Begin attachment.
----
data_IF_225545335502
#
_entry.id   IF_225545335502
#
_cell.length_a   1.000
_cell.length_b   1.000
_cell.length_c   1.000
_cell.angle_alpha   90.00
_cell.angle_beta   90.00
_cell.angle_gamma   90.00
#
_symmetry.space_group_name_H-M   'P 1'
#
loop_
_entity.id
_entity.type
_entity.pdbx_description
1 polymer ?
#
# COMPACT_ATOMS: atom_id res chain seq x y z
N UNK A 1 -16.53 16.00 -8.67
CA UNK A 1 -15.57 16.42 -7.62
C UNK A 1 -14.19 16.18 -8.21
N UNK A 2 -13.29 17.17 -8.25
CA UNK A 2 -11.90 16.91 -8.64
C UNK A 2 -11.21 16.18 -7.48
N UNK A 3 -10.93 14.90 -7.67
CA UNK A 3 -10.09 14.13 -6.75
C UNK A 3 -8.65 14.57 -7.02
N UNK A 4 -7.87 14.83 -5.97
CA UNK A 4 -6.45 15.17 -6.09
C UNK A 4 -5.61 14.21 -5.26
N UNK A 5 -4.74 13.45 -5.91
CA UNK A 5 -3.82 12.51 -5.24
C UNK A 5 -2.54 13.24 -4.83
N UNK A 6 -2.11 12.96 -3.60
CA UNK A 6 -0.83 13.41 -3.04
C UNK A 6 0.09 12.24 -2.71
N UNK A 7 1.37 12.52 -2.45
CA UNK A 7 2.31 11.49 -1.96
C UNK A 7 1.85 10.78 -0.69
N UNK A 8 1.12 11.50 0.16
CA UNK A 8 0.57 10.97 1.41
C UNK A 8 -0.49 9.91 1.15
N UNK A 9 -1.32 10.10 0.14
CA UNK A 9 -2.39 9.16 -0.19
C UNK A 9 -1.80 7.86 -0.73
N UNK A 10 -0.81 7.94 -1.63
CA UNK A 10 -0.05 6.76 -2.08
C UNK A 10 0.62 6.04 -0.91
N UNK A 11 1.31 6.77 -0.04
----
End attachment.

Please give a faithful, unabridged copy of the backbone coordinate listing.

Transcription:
data_IF_225545335502
#
_entry.id   IF_225545335502
#
_cell.length_a   1.000
_cell.length_b   1.000
_cell.length_c   1.000
_cell.angle_alpha   90.00
_cell.angle_beta   90.00
_cell.angle_gamma   90.00
#
_symmetry.space_group_name_H-M   'P 1'
#
loop_
_entity.id
_entity.type
_entity.pdbx_description
1 polymer ?
#
# COMPACT_ATOMS: atom_id res chain seq x y z
N UNK A 1 -16.53 16.00 -8.67
CA UNK A 1 -15.57 16.42 -7.62
C UNK A 1 -14.19 16.18 -8.21
N UNK A 2 -13.29 17.17 -8.25
CA UNK A 2 -11.90 16.91 -8.64
C UNK A 2 -11.21 16.18 -7.48
N UNK A 3 -10.93 14.90 -7.67
CA UNK A 3 -10.09 14.13 -6.75
C UNK A 3 -8.65 14.57 -7.02
N UNK A 4 -7.87 14.83 -5.97
CA UNK A 4 -6.45 15.17 -6.09
C UNK A 4 -5.61 14.21 -5.26
N UNK A 5 -4.74 13.45 -5.91
CA UNK A 5 -3.82 12.51 -5.24
C UNK A 5 -2.54 13.24 -4.83
N UNK A 6 -2.11 12.96 -3.60
CA UNK A 6 -0.83 13.41 -3.04
C UNK A 6 0.09 12.24 -2.71
N UNK A 7 1.37 12.52 -2.45
CA UNK A 7 2.31 11.49 -1.96
C UNK A 7 1.85 10.78 -0.69
N UNK A 8 1.12 11.50 0.16
CA UNK A 8 0.57 10.97 1.41
C UNK A 8 -0.49 9.91 1.15
N UNK A 9 -1.32 10.10 0.14
CA UNK A 9 -2.39 9.16 -0.19
C UNK A 9 -1.80 7.86 -0.73
N UNK A 10 -0.81 7.94 -1.63
CA UNK A 10 -0.05 6.76 -2.08
C UNK A 10 0.62 6.04 -0.91
N UNK A 11 1.31 6.77 -0.04